In June 1945, the 41st Bomb Group was reassigned, along with other Seventh Air Force bomber units, to Okinawa to participate in the aerial campaign leading to the planned invasion of Kyushu in November 1945. Until other units were transferred from the Fifth Air Force later in July, the 41st was again the only B-25 unit in the Seventh. With their first mission against Chiran Airfield, Kyushu on July 1, 1945, the 41st became the first unit to attack the Japanese home islands with B-25s since the Doolittle raid in 1942. Over the next month and a half, the 41st flew 48 combat or combat support missions against Japanese targets in Kyushu, the island chain north of Okinawa, and Japanese bases in Eastern China. Included were airfields, shipping, transportation targets, and rail facilities. Panchito flew 19 of these missions, including the last combat mission flown on August 12, 1945 against Kanoya Airfield, Kyushu. Announcement of the Japanese surrender caused the mission scheduled for the 13th to be cancelled. This mission was also to include Panchito and Bill Miller retrieved the alert order for this mission from his unit’s bulletin board, an order that had been over-written as “CANCELLED”. He still has this document, neatly folded in his old wartime diary.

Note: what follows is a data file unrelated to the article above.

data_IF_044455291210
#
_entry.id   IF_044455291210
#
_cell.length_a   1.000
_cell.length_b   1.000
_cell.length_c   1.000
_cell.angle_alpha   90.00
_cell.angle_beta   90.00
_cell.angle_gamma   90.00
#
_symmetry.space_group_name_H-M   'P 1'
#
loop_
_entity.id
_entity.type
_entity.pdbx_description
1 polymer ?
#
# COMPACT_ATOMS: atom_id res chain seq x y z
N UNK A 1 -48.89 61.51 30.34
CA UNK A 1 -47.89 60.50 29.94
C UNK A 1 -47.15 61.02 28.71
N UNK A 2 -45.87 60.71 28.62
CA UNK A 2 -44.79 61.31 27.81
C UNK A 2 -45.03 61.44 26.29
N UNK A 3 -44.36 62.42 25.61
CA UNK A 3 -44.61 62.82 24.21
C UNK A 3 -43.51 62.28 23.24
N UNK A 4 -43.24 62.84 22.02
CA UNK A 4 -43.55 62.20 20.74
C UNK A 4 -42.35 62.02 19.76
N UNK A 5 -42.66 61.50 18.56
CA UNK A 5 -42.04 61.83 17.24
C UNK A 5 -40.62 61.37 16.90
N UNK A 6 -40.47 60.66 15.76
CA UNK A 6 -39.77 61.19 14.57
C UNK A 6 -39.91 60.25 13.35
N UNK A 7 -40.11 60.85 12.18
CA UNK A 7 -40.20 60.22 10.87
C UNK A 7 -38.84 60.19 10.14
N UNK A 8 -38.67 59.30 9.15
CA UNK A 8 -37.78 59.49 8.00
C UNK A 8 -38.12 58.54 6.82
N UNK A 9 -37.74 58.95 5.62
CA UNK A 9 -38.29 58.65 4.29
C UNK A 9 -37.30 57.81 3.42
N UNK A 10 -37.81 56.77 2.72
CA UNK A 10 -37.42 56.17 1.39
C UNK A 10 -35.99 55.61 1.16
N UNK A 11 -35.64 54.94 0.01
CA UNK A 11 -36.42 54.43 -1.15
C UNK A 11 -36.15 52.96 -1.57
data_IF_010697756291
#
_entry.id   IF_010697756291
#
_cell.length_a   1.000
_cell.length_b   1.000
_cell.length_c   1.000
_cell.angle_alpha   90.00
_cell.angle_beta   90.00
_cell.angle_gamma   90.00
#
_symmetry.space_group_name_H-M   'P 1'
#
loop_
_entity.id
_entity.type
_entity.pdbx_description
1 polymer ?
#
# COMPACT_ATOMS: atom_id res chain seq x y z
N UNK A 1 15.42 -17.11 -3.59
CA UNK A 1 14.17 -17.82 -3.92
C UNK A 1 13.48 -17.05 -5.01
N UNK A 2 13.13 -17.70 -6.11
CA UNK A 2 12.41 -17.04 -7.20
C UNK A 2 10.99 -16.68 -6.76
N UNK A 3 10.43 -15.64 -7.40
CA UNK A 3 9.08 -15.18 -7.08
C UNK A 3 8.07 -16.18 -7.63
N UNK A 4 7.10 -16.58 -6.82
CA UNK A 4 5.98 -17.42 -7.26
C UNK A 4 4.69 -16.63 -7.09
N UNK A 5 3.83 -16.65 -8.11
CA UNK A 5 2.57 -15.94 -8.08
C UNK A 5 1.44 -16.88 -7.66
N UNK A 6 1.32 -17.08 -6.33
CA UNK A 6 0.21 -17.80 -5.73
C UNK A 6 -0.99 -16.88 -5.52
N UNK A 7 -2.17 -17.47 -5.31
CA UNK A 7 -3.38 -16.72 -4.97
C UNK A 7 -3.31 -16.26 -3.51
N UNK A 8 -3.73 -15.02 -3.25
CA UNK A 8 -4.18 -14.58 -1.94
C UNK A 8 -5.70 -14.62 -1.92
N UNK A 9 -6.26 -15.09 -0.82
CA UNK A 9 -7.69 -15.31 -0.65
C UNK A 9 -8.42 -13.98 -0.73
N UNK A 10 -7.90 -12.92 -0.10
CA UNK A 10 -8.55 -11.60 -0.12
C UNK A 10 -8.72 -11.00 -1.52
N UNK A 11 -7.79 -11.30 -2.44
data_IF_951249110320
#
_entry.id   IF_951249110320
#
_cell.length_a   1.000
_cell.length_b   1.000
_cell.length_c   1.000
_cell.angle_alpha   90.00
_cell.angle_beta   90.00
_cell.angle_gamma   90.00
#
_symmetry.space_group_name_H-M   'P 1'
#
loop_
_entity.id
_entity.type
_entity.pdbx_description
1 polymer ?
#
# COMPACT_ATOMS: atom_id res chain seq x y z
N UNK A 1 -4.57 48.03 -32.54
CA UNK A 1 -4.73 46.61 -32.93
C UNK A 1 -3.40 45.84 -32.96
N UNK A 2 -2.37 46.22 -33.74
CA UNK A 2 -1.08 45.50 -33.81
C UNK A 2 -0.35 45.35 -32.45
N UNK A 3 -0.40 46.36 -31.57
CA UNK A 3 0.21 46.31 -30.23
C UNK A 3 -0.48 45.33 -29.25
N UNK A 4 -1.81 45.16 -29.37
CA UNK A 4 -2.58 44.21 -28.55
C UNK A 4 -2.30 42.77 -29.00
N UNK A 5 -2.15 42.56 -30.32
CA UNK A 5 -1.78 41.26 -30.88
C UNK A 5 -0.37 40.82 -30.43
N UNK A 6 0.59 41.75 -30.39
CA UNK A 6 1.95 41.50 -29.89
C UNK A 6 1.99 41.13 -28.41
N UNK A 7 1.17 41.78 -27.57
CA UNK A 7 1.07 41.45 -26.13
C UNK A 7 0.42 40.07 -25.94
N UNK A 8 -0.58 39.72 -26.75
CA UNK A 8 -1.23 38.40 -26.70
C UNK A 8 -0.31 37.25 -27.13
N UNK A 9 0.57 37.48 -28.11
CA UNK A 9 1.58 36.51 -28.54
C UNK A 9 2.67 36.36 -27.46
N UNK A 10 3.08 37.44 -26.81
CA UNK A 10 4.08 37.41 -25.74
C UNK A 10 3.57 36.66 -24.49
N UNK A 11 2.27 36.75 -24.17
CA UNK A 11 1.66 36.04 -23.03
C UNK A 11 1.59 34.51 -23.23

Much can be learned of the trials these bomber crews went through by studying official records. But the real flavor comes through talking to the crews, or reading their diaries. Bill Miller kept a simple diary and some samples are illustrative. Panchito’s second mission was on July 10, 1945: “Our first trip over the Jap home land. Sure don’t seem to be Japan - could pass for Penna. woodland. Saw our first flak bursts today - so we wore our “flak suits.”; and later, “My friend Arena - went down in yesterday’s raid. Saw his plane go down in flames after collision with Corsair.” Corporal Raymond Arena was a gunner on the first B-25 lost by the 41st during this tour. Mission records shows the collision actually was between two B-25’s of the 820th Bomb Squadron, the other airplane limped home to base on one engine. On August 9th, flight crews reported and photographed a towering cloud of smoke coming from the Nagasaki area some 75 miles away. From Bill’s diary, “Well if smoke means damage then Nagasaki is ruined. The smoke was visible from Kanoya.” He later added a note in the margin “Nagasaki bomb 11:02am” and a clipping from the base newspaper describing other crews observations of the 20,000 ft plume of smoke over Nagasaki from the atomic bomb.